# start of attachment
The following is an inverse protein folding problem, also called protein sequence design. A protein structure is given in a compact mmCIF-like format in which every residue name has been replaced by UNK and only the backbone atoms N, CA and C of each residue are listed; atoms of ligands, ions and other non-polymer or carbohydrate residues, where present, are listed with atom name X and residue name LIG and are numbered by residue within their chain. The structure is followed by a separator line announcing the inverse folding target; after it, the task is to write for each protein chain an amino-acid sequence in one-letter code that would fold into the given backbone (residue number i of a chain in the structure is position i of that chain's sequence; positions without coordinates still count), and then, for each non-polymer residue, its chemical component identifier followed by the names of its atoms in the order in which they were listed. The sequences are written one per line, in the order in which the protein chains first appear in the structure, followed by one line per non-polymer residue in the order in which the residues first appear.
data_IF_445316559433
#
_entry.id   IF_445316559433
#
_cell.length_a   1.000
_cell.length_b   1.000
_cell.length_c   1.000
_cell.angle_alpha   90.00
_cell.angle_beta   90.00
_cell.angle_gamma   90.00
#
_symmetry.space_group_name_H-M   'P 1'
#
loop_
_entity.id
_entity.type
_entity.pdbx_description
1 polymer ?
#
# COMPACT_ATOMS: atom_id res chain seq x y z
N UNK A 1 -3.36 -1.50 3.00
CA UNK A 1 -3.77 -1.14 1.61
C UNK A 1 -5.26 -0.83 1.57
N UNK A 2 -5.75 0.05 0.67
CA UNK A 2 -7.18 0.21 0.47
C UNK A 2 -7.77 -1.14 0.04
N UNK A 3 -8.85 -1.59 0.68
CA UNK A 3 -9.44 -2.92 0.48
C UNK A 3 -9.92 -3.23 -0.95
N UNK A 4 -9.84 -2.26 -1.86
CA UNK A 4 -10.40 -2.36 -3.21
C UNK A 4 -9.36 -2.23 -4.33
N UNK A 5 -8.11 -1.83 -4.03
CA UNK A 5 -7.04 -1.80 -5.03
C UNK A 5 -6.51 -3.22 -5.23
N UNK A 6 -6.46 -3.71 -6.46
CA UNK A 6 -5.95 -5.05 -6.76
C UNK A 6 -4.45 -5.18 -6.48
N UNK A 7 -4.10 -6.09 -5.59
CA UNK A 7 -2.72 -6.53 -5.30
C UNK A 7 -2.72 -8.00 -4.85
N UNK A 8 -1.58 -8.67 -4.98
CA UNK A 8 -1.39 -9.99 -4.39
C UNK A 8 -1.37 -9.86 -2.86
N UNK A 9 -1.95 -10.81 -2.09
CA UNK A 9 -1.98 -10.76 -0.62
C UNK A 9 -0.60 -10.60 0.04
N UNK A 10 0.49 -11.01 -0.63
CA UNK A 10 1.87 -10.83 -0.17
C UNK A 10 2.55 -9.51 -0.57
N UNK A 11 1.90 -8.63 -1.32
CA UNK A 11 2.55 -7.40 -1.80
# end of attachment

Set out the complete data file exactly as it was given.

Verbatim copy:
The following is an inverse protein folding problem, also called protein sequence design. A protein structure is given in a compact mmCIF-like format in which every residue name has been replaced by UNK and only the backbone atoms N, CA and C of each residue are listed; atoms of ligands, ions and other non-polymer or carbohydrate residues, where present, are listed with atom name X and residue name LIG and are numbered by residue within their chain. The structure is followed by a separator line announcing the inverse folding target; after it, the task is to write for each protein chain an amino-acid sequence in one-letter code that would fold into the given backbone (residue number i of a chain in the structure is position i of that chain's sequence; positions without coordinates still count), and then, for each non-polymer residue, its chemical component identifier followed by the names of its atoms in the order in which they were listed. The sequences are written one per line, in the order in which the protein chains first appear in the structure, followed by one line per non-polymer residue in the order in which the residues first appear.
data_IF_445316559433
#
_entry.id   IF_445316559433
#
_cell.length_a   1.000
_cell.length_b   1.000
_cell.length_c   1.000
_cell.angle_alpha   90.00
_cell.angle_beta   90.00
_cell.angle_gamma   90.00
#
_symmetry.space_group_name_H-M   'P 1'
#
loop_
_entity.id
_entity.type
_entity.pdbx_description
1 polymer ?
#
# COMPACT_ATOMS: atom_id res chain seq x y z
N UNK A 1 -3.36 -1.50 3.00
CA UNK A 1 -3.77 -1.14 1.61
C UNK A 1 -5.26 -0.83 1.57
N UNK A 2 -5.75 0.05 0.67
CA UNK A 2 -7.18 0.21 0.47
C UNK A 2 -7.77 -1.14 0.04
N UNK A 3 -8.85 -1.59 0.68
CA UNK A 3 -9.44 -2.92 0.48
C UNK A 3 -9.92 -3.23 -0.95
N UNK A 4 -9.84 -2.26 -1.86
CA UNK A 4 -10.40 -2.36 -3.21
C UNK A 4 -9.36 -2.23 -4.33
N UNK A 5 -8.11 -1.83 -4.03
CA UNK A 5 -7.04 -1.80 -5.03
C UNK A 5 -6.51 -3.22 -5.23
N UNK A 6 -6.46 -3.71 -6.46
CA UNK A 6 -5.95 -5.05 -6.76
C UNK A 6 -4.45 -5.18 -6.48
N UNK A 7 -4.10 -6.09 -5.59
CA UNK A 7 -2.72 -6.53 -5.30
C UNK A 7 -2.72 -8.00 -4.85
N UNK A 8 -1.58 -8.67 -4.98
CA UNK A 8 -1.39 -9.99 -4.39
C UNK A 8 -1.37 -9.86 -2.86
N UNK A 9 -1.95 -10.81 -2.09
CA UNK A 9 -1.98 -10.76 -0.62
C UNK A 9 -0.60 -10.60 0.04
N UNK A 10 0.49 -11.01 -0.63
CA UNK A 10 1.87 -10.83 -0.17
C UNK A 10 2.55 -9.51 -0.57
N UNK A 11 1.90 -8.63 -1.32
CA UNK A 11 2.55 -7.40 -1.80